'Highly unusual' symptoms prompt countries to halt Australia's top vaccine

Tom Flanagan
·News Reporter
·5-min read

Australian health authorities insist the AstraZeneca coronavirus vaccine is safe despite a host of European nations halting its rollout over fears it can cause serious side-effects.

Germany, France and Italy are the latest nations to halt their rollouts after reports of isolated cases of bleeding, blood clots and a low platelet count in recipients.

Denmark, Norway, Iceland, Bulgaria, Ireland and the Netherlands have also suspended the vaccine until further notice.

Australia has acquired more than 50 million doses of the vaccine, which will be in production on our shores from later this month.

Chief Health Officer Paul Kelly has moved to ease concerns, stating there is no need for such action in Australia.

In terms of age, over 70s will be prioritised in the vaccine rollout. Source: Getty
Nine European countries have suspended their rollout of the AstraZeneca jab. Source: Getty, file.

"The AstraZeneca COVID-19 vaccine is effective, it is safe, and it's a high-quality vaccine," he said.

Professor Kelly said more than 11 million people had been vaccinated in the UK without evidence of an increase in blood clots.

He said while it was important to carefully monitor any unusual events, these incidents could not necessarily be blamed on vaccines.

Prof Kelly spoke to British and European medicine regulators on Sunday night and stressed those who have halted the vaccine had done so out of an abundance of caution.

He said Australia had strong and clear protocols around reporting adverse reactions.

World Health Organisation spokeswoman Dr Margaret Harris said a link between the vaccine and blood clotting "has not been shown".

The federal government insists the vaccine rollout will be completed by October despite a slow start to the program.

Physician Dr Norman Swan, the face of the ABC's coronavirus coverage, said if the apparent side-effects proved to be significant, it could cause major problems for Australia.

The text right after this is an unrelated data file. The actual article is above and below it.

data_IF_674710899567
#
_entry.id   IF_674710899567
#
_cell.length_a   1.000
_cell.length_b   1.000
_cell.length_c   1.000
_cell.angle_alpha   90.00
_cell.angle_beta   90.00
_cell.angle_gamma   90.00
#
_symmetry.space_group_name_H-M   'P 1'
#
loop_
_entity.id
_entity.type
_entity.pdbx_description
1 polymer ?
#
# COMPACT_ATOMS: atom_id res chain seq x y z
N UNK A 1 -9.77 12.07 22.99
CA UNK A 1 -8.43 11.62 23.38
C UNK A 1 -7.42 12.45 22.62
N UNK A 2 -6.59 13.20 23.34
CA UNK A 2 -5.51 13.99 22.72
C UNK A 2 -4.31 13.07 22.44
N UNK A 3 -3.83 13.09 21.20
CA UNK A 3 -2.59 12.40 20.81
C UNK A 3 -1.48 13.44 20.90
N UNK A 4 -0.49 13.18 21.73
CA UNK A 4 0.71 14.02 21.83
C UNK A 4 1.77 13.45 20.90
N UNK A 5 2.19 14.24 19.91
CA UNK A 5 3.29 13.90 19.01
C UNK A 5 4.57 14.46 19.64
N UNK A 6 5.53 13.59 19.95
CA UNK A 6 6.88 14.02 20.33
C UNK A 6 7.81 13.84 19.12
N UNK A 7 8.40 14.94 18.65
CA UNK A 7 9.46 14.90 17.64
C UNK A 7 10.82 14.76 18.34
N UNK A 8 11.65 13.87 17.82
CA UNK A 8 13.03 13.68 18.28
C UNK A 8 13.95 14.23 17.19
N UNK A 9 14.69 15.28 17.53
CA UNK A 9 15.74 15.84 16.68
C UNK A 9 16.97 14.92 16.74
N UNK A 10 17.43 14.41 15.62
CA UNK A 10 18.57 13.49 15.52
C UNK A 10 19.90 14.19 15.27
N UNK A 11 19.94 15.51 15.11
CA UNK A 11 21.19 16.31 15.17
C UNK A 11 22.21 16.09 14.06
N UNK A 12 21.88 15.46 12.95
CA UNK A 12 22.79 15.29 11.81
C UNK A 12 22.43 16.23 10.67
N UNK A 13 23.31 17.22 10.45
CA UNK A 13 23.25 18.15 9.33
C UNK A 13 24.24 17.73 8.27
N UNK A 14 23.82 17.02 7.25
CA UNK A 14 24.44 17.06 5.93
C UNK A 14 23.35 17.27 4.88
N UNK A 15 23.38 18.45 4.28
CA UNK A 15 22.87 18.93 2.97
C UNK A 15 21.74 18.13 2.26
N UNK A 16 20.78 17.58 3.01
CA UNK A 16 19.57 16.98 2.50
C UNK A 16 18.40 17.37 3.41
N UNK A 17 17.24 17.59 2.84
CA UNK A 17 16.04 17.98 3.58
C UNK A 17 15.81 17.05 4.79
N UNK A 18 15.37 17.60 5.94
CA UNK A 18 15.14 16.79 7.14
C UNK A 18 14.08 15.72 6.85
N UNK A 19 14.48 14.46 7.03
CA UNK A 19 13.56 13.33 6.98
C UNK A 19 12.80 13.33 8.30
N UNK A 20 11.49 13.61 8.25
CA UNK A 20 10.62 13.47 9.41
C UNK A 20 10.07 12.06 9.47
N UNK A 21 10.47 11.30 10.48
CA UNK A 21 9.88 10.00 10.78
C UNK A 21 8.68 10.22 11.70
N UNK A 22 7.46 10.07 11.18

"I think [The Department of Health] are panicking behind the scenes because we've loaded the dice on AstraZeneca vaccine," he told ABC News Breakfast.

 "If Astra turns out to be a problem, then we've got very little back-up here in Australia in terms of immunisation."

In addition, Australia has acquired 20 million doses of the Pfizer vaccine.

'Highly unusual' reaction to vaccine

The moves by some of Europe's largest and most populous countries will deepen concerns about the slow roll-out of vaccines in the region, which has been plagued by shortages due to problems producing vaccines including AstraZeneca's.

Austria and Spain have stopped using particular batches and prosecutors in the northern Italian region of Piedmont earlier seized 393,600 doses following the death of a man hours after he was vaccinated.

It was the second region to do so after Sicily, where two people had died shortly after having their shots.

The World Health Organisation earlier on Monday appealed to countries not to suspend vaccinations against a disease that has caused more than 2.7 million deaths worldwide.

Australians have been told not to worry about the concern overseas. Source: Getty
Australians have been told not to worry about the concern overseas. Source: Getty

"As of today, there is no evidence that the incidents are caused by the vaccine and it is important that vaccination campaigns continue so that we can save lives and stem severe disease from the virus," WHO spokesman Christian Lindmeier said.

The United Kingdom said it had no concerns, while Poland said it thought the benefits outweighed any risks.

The WHO said its advisory panel was reviewing reports related to the vaccine and would release its findings as soon as possible.

But it said it was unlikely to change its recommendations, issued last month, for widespread use including in countries where the South African variant of the virus may reduce its efficacy.

The European Medicines Agency (EMA) has also said there was no indication the events were caused by the vaccination and that the number of reported blood clots was no higher than seen in the general population.

The handful of reported side-effects in Europe have upset vaccination programs already under pressure over slow roll-outs and vaccine scepticism in some countries.

The Netherlands said on Monday it had registered 10 cases of possible noteworthy adverse side-effects from the AstraZeneca vaccine, hours after the government put its vaccination program on hold following reports of potential side-effects in other countries.

Denmark reported "highly unusual" symptoms in a 60-year-old citizen who died from a blood clot after receiving the vaccine, the same phrase used on Saturday by Norway about three people under the age of 50 it said were being treated in hospital.

"It was an unusual course of illness around the death that made the Danish Medicines Agency react," the agency said in a statement late on Sunday.

One of the three health workers hospitalised in Norway after receiving the AstraZeneca shot had died, health authorities said on Monday, but there was no evidence that the vaccine was the cause.

They said they would continue their probe and that no more suspected cases had been reported since Saturday.

AstraZeneca said earlier it had conducted a review covering more than 17 million people vaccinated in the European Union and the UK which had shown no evidence of an increased risk of blood clots.

With Reuters

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